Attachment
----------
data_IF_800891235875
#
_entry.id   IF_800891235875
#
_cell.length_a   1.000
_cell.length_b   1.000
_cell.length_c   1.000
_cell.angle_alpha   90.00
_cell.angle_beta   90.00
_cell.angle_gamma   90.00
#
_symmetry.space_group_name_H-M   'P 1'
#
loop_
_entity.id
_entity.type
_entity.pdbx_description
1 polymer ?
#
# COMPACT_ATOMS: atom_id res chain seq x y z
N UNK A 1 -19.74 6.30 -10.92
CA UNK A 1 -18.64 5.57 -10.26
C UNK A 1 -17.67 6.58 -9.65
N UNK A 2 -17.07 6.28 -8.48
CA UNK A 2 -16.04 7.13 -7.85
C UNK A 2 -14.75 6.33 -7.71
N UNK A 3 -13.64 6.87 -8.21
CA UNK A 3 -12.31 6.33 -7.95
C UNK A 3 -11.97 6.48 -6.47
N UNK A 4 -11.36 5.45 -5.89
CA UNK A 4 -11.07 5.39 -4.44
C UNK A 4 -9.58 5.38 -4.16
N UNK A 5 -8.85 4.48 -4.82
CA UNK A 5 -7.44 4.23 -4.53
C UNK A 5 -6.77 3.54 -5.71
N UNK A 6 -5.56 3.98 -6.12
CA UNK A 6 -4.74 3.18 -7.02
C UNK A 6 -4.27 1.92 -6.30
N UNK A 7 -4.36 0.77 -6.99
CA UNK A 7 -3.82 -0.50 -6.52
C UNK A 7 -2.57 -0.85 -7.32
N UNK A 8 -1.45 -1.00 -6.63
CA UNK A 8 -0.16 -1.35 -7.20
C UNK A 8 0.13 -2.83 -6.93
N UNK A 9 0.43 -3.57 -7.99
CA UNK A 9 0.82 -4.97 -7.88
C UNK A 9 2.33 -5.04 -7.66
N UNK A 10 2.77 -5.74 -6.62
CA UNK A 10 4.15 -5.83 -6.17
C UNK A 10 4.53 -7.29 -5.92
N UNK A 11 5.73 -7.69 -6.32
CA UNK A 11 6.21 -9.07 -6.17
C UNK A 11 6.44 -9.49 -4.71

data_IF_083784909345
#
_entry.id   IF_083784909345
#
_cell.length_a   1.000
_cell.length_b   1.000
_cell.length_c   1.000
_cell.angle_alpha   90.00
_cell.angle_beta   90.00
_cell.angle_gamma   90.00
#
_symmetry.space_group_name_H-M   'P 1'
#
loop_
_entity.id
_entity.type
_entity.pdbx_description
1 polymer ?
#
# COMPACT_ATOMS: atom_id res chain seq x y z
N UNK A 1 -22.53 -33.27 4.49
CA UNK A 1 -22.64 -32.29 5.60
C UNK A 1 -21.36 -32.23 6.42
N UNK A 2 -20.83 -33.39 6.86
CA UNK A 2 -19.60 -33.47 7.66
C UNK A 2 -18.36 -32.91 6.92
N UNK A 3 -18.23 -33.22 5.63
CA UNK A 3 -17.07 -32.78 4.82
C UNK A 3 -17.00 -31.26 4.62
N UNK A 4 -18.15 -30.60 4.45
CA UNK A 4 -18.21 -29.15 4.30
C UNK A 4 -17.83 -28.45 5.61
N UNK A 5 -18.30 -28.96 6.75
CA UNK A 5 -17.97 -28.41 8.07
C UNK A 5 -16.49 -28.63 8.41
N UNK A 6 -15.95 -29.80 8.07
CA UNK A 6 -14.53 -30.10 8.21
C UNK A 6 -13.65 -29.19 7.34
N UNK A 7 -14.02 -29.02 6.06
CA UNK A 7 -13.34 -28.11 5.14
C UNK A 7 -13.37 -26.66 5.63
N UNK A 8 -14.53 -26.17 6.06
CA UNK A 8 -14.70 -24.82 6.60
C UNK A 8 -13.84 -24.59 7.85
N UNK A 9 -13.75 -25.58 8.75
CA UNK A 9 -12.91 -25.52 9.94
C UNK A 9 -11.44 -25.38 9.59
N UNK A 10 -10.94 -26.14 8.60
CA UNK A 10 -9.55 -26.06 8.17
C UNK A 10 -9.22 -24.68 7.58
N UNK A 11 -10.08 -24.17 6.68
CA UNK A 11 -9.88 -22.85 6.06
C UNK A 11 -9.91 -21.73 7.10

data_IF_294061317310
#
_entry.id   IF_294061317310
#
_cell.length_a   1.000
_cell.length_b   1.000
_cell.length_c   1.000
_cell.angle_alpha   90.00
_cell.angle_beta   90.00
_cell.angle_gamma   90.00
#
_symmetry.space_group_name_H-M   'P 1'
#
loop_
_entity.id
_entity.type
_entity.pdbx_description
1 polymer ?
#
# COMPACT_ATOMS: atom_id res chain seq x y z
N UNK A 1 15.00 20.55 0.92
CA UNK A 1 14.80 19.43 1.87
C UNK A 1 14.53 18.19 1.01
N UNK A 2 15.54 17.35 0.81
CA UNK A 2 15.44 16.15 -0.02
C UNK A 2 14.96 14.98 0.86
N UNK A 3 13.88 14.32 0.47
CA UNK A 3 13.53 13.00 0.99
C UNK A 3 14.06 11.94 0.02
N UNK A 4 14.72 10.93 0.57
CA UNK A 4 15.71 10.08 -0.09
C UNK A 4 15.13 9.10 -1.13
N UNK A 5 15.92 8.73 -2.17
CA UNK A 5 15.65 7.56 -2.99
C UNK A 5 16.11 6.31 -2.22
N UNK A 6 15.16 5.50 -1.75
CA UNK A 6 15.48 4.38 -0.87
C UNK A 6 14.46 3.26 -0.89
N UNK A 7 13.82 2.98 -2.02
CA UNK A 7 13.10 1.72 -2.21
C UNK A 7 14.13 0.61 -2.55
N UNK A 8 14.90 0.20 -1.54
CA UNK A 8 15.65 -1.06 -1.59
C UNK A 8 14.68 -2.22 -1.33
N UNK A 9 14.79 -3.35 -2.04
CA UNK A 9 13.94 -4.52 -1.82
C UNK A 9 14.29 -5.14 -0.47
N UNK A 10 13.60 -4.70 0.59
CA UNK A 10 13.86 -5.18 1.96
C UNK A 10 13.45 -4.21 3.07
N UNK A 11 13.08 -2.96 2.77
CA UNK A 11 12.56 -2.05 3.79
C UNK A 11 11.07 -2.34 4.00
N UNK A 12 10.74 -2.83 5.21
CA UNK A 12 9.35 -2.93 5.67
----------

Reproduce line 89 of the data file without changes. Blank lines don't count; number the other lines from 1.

N UNK A 6 -15.95 -29.80 8.07